By using the relation a2 = b2 + c2 and applying the distance formula from the point, P = (x,y), to the focus (0, c), with the knowledge that half the string’s length is equal to “a”, we could derive, after some algebraic mud-wrestling,

x2 /a2 + y2/b2 = 1.

If we shift the graph so that one of the foci is at the origin, then we get (x – c)2 /a2 + y2/b2 = 1, which looks like this:

But how do you measure eccentricity(e) from all of this? The simplest way is to express it as a fraction of the focal distance, c, over the distance a, so e= c/a. (Incidentally, the purpose of shifting the focus to the origin is to make it more similar to the polar coordinate-system used in astronomy, given that the sun is at one of the foci. The planet’s closest approach(perihelion) and farthest (aphelion) become the distances to F1. The ratio of their differences to that of their sum ends up being equivalent to the ratio of a/c.) So in the case to the left, the eccentricity for the ellipse would be quite high at 4/5 = 0.8. To reduce it, we would have to move the middle of the ellipse closer to its foci, which would round it out. Of course, if we want to keep the focus’s value fixed we would have to change b’s value accordingly since it is bound by the relationship a2 = b2 + c2 . Here’s what an eccentricity or e value of 0.2 looks like—it’s far more circular.

The adjacent figure is a close representation of Mercury’s orbit (e=0.204). But it’s the second most elliptical orbit after that of the dwarf planet Pluto. Scaled down to the scale of a page, the orbits of Venus (e = 0.007), Neptune(0.009) and even that of Earth(0.017) would look like perfect circles.

What then is behind the discrepancies? It’s the particular details of each planet’s history of formation, very loosely akin to the way the micro-environment of each snowflake affects its shape and the way its coming to existence will in turn affect the conditions of another flake.

An artist’s conception of the solar nebula.

Our planets’ family history began with a dense cloud of interstellar dust particles and gas molecules. A nearby supernova may have compressed the gas-dust cloud into a spinning, swirling disk of material known as a solar nebula. Gravity acted from the nebula’s center of mass, pulling in an increasing number of particles. At one point the most abundant particles, hydrogen atoms, fused at the core leading to the birth of our sun, which used up most of the nebula’s mass.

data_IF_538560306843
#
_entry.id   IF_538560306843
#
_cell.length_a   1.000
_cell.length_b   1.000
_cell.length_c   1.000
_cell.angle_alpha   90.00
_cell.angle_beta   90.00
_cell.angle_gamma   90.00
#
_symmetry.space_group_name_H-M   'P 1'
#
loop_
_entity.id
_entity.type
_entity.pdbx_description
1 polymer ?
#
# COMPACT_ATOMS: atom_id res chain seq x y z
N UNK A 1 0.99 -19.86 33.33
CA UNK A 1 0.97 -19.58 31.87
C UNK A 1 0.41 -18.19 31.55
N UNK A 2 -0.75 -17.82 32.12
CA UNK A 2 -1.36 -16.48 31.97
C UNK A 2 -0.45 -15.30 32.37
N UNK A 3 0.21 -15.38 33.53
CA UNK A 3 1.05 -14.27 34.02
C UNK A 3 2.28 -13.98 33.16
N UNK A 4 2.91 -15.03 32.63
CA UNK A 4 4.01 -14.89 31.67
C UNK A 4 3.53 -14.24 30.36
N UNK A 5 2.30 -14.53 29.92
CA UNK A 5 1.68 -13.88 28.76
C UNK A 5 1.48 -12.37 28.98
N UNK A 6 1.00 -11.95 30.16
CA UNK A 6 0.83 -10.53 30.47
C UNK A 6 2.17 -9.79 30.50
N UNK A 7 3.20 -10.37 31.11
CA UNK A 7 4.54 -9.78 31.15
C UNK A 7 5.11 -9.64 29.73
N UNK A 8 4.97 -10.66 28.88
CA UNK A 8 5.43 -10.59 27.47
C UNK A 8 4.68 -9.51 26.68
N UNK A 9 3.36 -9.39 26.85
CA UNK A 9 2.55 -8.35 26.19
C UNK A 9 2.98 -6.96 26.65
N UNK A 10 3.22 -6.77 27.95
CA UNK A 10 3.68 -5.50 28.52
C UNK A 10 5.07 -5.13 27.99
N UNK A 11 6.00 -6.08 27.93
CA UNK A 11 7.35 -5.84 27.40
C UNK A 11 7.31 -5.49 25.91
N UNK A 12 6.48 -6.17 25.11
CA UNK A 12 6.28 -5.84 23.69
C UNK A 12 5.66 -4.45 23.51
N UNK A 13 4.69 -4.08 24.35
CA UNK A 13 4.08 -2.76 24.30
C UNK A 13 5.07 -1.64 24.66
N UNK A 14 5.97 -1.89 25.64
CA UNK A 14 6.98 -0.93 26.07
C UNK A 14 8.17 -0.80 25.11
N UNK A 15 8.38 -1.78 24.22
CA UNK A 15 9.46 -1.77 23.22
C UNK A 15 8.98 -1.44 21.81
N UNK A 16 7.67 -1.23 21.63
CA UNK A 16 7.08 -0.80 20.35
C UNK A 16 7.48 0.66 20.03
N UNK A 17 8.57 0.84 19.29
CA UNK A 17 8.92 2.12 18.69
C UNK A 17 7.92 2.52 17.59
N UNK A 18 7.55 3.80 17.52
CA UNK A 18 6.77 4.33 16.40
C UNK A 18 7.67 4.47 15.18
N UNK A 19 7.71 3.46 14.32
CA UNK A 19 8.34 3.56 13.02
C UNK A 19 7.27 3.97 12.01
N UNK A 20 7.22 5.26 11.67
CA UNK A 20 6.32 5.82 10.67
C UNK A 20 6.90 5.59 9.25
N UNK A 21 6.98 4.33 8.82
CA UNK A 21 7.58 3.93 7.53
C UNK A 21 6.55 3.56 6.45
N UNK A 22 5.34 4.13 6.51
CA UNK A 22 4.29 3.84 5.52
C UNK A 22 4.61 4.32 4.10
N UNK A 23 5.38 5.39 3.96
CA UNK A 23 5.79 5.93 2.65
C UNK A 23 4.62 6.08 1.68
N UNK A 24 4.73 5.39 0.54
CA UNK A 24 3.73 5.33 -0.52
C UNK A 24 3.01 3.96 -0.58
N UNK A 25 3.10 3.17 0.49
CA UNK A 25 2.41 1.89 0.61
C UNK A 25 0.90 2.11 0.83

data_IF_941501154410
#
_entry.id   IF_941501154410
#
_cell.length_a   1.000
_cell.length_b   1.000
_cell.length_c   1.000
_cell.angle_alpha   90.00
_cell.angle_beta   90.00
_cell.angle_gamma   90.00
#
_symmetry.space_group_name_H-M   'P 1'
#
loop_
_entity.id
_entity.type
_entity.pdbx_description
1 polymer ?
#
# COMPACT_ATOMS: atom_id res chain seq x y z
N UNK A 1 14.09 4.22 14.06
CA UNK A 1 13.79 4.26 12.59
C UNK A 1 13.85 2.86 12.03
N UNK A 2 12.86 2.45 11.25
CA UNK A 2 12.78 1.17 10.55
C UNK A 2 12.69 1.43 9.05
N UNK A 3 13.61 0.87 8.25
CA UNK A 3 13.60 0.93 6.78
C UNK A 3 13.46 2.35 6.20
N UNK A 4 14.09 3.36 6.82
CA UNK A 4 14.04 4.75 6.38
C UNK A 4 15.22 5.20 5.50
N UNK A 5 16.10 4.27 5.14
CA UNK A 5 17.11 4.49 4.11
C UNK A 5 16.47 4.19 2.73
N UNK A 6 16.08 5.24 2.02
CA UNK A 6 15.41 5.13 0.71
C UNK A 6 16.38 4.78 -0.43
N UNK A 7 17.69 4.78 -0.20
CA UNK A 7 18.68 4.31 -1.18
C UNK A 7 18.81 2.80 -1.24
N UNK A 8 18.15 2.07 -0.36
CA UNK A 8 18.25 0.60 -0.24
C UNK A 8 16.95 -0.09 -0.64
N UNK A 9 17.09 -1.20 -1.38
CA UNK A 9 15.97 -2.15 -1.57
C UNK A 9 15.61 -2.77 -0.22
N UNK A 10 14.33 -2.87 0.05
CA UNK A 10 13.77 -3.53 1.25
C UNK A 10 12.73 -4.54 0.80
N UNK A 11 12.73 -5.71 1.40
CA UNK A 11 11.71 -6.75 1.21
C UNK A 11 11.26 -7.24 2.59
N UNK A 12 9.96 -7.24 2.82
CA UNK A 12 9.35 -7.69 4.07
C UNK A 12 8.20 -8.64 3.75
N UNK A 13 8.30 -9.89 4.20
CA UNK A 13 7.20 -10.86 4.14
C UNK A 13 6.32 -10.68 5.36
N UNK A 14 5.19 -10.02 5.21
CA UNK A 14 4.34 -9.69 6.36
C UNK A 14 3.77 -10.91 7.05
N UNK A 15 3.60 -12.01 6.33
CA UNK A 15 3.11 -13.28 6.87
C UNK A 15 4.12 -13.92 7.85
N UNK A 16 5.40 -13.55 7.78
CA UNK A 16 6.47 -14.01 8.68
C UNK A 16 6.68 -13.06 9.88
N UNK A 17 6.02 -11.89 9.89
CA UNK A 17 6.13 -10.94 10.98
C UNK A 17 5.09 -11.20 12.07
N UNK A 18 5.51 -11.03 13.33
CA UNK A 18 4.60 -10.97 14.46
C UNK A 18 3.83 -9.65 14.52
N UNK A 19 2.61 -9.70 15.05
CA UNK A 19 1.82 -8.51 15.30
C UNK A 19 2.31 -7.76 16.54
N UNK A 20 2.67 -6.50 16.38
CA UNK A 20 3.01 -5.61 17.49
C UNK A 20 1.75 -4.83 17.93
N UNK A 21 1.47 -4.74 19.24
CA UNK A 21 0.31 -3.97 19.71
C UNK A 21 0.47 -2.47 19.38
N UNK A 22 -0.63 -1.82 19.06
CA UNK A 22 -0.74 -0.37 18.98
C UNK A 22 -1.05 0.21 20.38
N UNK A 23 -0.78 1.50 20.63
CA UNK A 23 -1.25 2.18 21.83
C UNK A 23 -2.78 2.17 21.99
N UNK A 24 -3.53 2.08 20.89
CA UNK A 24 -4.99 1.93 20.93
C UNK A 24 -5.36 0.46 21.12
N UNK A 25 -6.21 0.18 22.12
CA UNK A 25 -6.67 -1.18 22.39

Farther out in the disk the remaining matter also clumped together. The clumps violently collided with one another, growing in size the way the mass of dead insects got larger on the radiators of old 1970s cars as they sped on highways through forests. The collisions increased the eccentricity of the bigger clumps’ orbits around the newborn sun. But as the surrounding bodies and debris stuck to the growing planets, they worked to have the opposite effect and decreased the eccentricity.

Just as the way that the order and arrangement of the planets and other bodies in our solar system is rooted in its history, so are the eccentricities of the planets. None of them experienced the same collisions or scooped up the same amount of mass. The four terrestrial planets planets, Mercury, Venus, Earth and Mars, the ones with rocky material that could withstand the heat from the young solar system close to the sun, each had different neighborhoods that influenced their orbits and continue to do so. The changes are just smaller than those they experienced in their youth.

Meanwhile, materials such as ice, liquid or gas could only survive the heat at a greater distance from the sun. They too were pulled together by gravity. In these outer regions of the solar system, Jupiter, Saturn, Uranus and Neptune formed. At the beginning, these planets also amassed more matter from the swirling disk. This made them migrate because of the angular momentum that was exchanged. Simulations reveal that Jupiter was forced to move inward, while Saturn, Uranus and Neptune drifted further away from the Sun. Before they moved, their eccentricities were as low as those of Venus and Earth, but when Jupiter and Saturn became locked into a 1:2 orbital resonance, the eccentricities of the giants and Uranus quickly escalated to the ones we observe today. That of Neptune, which was further away, remained low.

Having said all that, we should not go away without reiterating that eccentricities are still in flux. They constantly change, albeit very slowly and not too wildly. Here’s that of Mars as an example, which changes mostly due to the influence of Jupiter. According to the Solex program, it takes a couple of million years for Mars to go through a full cycle from its minimum (an eccentricity as low as Venus’s current one) to a maximum ( 30% more than its present one, but still much lower than Mercury’s.)

From the Solex program

Earth’s variations in eccentricity are more minor and have very few consequences, unlike those of other Milankovitch cycles. Hence we have another way of rationalizing our feelings for the most startling of planets: its eccentricity is, and will forever be, low, sometimes even lower than that Venus, and unlike the latter, our planet is fertile and covered with clouds that help sustain it.

From Nature:

Other Sources:


Origin of the orbital architecture of the giant planets of the Solar System. K. Tsiganis1, R. Gomes and al. Vol 435|26 May 2005|doi:10.1038/nature03539

Formation and Accretion History of Terrestrial Planets From Runaway Growth Through to Late Time: Implications for Orbital Eccentricity. Ryuji Morishima and Max W. Schmidt. The Astrophysical Journal, 685:1247Y1261, 2008 October 1